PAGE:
A Broker’s Role is Not About Pricing Anymore
Before the ACA, annual renewals were all about price negotiation, but now companies are looking to their brokers for help with ACA compliance, and compliance with other laws such as the Employment Retirement Income Security Act.
Brokers will have to take on more than negotiating price and insurance policy packages in 2016 and going forward. They’ll need to provide more consultative support thanks to the complexities created by the Affordable Care Act (ACA) and will need to include payroll providers for reporting compliance.
Adjusting to the ACA
The first year of ACA reporting has been difficult to say the least for many employers, especially for those who were not clear on whether or not they fell within the requirements. There are a lot of different components to ACA compliance, including determining eligibility, contributions, and when health care was offered. With different platforms for payroll, benefits, training, and other workforce systems, sorting through the data needed for reporting proved to be a complicated undertaking.
Many employers left their reporting until the last minute, hoping there would be a change in the law, or simply procrastinating on the arduous task. As time goes on, however, many companies now understand the details of the law and how to better prepare. This includes the need to turn to human capital management systems offered by their payroll providers, and relying on brokers for assistance and guidance in benefit plans.
The Time is Now
Employers should have already sent out employee copies of Forms 1095 and should be on their way to providing that data to the IRS by June 30. As this tax season comes to a close, however, it’s important for employers to ensure they’re in compliance for the current year. Benefits plans should be reviewed with brokers to ensure ACA requirements, employee communications, and benefit plan construction are correct. They should also continue getting support and education to understand their payroll and health care responsibilities under new and evolving regulations. In addition, employers should consider implementing a system that tracks the ACA requirements throughout the year, preventing the need for massive year-end work to populate the required forms.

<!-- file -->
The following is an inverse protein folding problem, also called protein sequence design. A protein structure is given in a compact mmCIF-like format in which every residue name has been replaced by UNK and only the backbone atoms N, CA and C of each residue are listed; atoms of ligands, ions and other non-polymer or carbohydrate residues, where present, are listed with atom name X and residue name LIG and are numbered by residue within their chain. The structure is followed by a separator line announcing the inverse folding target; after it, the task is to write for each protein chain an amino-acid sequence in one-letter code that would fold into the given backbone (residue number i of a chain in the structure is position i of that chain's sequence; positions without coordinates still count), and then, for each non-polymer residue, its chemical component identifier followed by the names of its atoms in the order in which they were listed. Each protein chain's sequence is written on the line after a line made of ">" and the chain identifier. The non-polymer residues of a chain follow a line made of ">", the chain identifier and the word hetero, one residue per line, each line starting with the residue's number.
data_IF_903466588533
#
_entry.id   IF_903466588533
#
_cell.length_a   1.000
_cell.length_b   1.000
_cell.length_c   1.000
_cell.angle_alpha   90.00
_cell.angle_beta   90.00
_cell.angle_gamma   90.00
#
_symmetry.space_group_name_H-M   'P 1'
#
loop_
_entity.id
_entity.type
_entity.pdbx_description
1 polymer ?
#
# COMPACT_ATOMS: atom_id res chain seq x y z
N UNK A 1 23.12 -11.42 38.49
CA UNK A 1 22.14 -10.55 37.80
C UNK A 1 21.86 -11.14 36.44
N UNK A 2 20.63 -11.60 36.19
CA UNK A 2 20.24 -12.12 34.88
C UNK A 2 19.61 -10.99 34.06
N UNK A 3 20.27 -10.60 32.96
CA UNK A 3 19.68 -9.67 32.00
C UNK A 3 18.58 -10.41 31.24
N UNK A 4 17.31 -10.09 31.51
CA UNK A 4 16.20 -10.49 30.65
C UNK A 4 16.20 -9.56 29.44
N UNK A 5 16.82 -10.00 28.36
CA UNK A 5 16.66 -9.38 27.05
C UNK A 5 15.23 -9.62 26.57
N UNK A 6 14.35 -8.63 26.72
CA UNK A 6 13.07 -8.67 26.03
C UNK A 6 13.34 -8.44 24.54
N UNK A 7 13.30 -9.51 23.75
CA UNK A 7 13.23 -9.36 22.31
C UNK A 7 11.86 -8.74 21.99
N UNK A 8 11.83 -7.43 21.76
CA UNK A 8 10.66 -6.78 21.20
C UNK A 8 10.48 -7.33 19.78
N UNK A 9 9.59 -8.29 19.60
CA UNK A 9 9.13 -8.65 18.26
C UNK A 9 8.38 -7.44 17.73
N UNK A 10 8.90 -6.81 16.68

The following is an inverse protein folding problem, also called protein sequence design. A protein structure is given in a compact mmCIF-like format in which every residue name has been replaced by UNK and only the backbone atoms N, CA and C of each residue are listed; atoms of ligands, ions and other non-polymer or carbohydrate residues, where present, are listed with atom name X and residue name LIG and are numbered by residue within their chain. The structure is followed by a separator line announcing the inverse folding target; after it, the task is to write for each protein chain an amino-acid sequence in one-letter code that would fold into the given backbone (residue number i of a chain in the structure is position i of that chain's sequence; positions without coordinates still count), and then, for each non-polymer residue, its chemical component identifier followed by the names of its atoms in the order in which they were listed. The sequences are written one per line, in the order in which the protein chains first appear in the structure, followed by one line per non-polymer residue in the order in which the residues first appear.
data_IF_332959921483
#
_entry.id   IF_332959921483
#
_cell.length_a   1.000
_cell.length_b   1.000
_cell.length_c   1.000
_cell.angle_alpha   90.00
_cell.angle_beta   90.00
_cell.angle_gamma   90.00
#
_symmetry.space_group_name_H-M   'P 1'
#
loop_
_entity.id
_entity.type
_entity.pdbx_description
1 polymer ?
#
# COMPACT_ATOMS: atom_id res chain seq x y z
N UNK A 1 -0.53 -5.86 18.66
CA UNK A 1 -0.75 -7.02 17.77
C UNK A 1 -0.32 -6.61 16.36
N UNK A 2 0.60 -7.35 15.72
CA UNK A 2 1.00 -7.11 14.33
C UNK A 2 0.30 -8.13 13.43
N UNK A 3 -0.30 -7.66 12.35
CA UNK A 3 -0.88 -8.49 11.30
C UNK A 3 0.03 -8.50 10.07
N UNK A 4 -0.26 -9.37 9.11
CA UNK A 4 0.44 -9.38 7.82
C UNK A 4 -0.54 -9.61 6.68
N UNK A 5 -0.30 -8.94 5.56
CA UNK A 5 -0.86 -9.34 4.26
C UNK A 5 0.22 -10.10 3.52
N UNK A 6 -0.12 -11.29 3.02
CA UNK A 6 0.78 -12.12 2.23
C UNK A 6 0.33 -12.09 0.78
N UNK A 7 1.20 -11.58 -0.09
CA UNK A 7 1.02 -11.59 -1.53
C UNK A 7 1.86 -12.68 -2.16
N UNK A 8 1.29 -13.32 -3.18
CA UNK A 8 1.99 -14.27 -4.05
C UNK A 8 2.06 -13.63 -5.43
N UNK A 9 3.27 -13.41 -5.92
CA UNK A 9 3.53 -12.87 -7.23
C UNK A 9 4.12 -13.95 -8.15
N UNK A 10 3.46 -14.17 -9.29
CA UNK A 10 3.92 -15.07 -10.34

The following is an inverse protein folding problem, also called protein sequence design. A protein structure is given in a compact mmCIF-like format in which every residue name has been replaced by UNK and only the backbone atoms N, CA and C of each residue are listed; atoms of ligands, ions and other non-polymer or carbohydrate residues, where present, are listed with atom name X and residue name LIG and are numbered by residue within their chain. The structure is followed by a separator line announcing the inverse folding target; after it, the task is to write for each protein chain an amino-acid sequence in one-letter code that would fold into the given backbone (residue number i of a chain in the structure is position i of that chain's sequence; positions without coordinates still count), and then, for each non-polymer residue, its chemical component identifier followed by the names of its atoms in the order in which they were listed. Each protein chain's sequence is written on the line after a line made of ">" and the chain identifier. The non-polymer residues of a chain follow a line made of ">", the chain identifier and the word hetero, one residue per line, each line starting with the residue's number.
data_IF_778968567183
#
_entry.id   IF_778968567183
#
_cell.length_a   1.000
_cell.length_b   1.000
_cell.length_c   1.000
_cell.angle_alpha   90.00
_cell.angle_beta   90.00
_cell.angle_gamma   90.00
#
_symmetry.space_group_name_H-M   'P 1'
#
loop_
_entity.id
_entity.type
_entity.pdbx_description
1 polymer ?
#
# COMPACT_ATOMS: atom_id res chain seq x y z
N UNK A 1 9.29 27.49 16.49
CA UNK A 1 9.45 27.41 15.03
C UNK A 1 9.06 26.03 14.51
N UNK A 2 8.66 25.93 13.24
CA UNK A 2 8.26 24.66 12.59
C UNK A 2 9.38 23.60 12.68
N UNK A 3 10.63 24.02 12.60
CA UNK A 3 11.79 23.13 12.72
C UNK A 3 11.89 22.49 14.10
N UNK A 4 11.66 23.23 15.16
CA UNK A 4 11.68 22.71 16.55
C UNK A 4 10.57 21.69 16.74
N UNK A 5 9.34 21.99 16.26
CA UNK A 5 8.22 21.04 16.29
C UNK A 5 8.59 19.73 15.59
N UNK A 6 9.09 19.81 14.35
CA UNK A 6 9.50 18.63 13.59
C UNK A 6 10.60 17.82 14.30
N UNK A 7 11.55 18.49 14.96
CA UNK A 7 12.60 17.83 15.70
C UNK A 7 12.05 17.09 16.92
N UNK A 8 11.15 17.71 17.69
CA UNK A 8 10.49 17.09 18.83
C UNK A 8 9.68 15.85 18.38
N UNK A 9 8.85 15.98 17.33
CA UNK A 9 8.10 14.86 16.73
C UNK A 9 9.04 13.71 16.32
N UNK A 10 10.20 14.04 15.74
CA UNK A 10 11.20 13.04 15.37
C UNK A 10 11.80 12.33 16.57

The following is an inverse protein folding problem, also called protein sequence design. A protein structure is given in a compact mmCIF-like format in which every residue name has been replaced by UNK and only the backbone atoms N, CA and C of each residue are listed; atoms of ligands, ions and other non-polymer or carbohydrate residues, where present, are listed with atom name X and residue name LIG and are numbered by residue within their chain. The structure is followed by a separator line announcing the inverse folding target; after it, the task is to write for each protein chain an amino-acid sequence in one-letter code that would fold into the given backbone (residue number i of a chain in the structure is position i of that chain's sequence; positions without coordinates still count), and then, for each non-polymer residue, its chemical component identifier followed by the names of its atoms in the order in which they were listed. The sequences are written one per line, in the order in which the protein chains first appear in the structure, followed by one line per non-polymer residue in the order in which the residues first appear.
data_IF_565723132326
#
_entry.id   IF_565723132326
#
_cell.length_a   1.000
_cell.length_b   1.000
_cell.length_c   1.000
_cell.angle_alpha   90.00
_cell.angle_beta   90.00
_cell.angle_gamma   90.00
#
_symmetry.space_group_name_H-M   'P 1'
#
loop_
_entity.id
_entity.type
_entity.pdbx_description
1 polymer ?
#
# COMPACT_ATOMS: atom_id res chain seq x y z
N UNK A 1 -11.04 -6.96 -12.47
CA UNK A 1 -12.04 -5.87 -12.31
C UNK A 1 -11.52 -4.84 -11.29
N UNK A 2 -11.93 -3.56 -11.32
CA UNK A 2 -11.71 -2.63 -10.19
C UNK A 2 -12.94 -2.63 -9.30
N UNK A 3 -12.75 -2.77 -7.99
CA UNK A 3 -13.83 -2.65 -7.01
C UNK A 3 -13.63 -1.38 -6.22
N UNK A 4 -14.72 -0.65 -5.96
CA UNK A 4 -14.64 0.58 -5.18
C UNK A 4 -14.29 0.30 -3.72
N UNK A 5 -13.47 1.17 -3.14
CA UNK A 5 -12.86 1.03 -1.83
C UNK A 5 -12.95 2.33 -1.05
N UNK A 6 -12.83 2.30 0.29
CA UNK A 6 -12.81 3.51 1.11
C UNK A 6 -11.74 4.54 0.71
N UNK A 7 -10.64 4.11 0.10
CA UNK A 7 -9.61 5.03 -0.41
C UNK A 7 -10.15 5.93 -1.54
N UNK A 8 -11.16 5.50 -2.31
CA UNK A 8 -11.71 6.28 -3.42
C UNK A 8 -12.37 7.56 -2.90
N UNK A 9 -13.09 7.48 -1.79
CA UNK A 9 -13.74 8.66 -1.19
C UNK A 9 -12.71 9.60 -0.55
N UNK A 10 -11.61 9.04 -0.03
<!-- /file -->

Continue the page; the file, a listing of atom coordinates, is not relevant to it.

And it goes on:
What This Means to You
The second year of the ACA should mean closer relationships between brokers, employers and payroll service providers. Rather than support once a year to negotiate the best pricing on group plans, employers need brokers to help them analyze the options for employee health care, how to communicate health care insurance issues with employees, and how to manage the ongoing impacts of health care reform. The three parties also need to communicate about ongoing monitoring of compliance and careful planning for year-end filing.
How PAYDAY Can Help
PAYDAY staff and HR partners can help explain ACA changes, requirements, deadlines, and other issues that affect your business and provide the support, education, and information to help you understand ACA compliance.